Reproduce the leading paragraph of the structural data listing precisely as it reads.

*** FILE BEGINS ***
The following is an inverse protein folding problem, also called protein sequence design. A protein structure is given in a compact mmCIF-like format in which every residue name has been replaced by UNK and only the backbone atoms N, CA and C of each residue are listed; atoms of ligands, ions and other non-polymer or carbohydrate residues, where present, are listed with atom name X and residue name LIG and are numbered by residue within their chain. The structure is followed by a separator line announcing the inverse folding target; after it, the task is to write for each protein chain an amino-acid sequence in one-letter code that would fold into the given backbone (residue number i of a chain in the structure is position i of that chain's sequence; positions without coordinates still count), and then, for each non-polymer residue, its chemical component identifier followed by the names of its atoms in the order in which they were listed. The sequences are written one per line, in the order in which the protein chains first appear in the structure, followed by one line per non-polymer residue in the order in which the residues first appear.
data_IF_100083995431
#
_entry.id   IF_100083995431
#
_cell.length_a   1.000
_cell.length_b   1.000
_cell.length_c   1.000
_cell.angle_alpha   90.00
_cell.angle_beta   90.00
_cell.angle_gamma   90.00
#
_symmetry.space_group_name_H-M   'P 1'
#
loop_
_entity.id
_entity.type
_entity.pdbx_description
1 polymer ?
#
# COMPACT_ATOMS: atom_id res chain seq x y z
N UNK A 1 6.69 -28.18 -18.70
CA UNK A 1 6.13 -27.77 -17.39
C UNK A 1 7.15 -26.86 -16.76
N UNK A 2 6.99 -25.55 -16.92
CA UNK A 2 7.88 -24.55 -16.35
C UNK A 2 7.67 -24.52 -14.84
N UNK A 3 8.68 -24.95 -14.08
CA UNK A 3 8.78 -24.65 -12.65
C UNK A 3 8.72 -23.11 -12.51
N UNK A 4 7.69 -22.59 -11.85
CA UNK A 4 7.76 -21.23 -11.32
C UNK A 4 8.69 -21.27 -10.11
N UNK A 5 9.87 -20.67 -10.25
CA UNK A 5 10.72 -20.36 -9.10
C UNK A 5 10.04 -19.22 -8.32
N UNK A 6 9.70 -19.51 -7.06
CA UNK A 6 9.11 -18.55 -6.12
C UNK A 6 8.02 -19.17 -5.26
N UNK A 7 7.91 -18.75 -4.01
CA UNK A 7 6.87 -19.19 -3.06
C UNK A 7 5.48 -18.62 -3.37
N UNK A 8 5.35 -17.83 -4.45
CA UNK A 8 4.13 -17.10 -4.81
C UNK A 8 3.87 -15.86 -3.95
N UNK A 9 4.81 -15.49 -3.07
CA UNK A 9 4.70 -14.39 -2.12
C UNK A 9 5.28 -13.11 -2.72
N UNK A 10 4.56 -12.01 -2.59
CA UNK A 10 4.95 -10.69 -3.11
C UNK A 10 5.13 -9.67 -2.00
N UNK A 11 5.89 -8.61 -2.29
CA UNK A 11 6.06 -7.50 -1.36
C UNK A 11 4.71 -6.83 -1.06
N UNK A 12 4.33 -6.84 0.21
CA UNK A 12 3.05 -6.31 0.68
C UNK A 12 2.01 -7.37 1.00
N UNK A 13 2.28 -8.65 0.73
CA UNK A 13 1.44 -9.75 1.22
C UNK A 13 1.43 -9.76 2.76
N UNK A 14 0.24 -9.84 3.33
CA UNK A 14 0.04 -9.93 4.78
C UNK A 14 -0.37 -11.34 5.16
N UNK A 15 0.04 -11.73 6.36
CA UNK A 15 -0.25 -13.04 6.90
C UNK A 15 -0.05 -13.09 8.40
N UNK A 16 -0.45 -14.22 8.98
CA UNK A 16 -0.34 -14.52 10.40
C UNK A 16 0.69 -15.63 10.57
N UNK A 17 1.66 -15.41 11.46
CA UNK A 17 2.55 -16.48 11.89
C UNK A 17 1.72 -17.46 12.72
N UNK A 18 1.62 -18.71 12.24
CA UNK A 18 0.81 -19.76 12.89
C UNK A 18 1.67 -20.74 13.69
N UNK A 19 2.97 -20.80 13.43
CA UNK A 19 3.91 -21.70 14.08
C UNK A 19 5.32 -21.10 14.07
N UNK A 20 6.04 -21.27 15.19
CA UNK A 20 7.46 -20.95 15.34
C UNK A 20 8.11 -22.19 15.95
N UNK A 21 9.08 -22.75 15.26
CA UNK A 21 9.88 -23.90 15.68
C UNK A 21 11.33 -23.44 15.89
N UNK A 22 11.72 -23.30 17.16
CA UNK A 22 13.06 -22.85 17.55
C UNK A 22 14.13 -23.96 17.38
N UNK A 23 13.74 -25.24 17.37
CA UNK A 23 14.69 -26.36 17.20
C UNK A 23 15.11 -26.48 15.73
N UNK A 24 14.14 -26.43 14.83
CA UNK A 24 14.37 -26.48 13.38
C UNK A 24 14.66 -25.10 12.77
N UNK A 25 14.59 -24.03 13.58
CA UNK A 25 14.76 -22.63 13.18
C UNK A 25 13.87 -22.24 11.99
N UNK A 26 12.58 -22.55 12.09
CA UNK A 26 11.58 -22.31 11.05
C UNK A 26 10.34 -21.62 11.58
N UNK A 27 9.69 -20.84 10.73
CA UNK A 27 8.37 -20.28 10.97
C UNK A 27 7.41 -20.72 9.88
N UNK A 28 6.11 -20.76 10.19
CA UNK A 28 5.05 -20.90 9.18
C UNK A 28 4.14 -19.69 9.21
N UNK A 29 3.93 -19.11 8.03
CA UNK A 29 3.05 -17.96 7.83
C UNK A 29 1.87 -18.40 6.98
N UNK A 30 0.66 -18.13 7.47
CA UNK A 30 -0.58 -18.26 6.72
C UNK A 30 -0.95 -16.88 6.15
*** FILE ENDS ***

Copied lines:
The following is an inverse protein folding problem, also called protein sequence design. A protein structure is given in a compact mmCIF-like format in which every residue name has been replaced by UNK and only the backbone atoms N, CA and C of each residue are listed; atoms of ligands, ions and other non-polymer or carbohydrate residues, where present, are listed with atom name X and residue name LIG and are numbered by residue within their chain. The structure is followed by a separator line announcing the inverse folding target; after it, the task is to write for each protein chain an amino-acid sequence in one-letter code that would fold into the given backbone (residue number i of a chain in the structure is position i of that chain's sequence; positions without coordinates still count), and then, for each non-polymer residue, its chemical component identifier followed by the names of its atoms in the order in which they were listed. The sequences are written one per line, in the order in which the protein chains first appear in the structure, followed by one line per non-polymer residue in the order in which the residues first appear.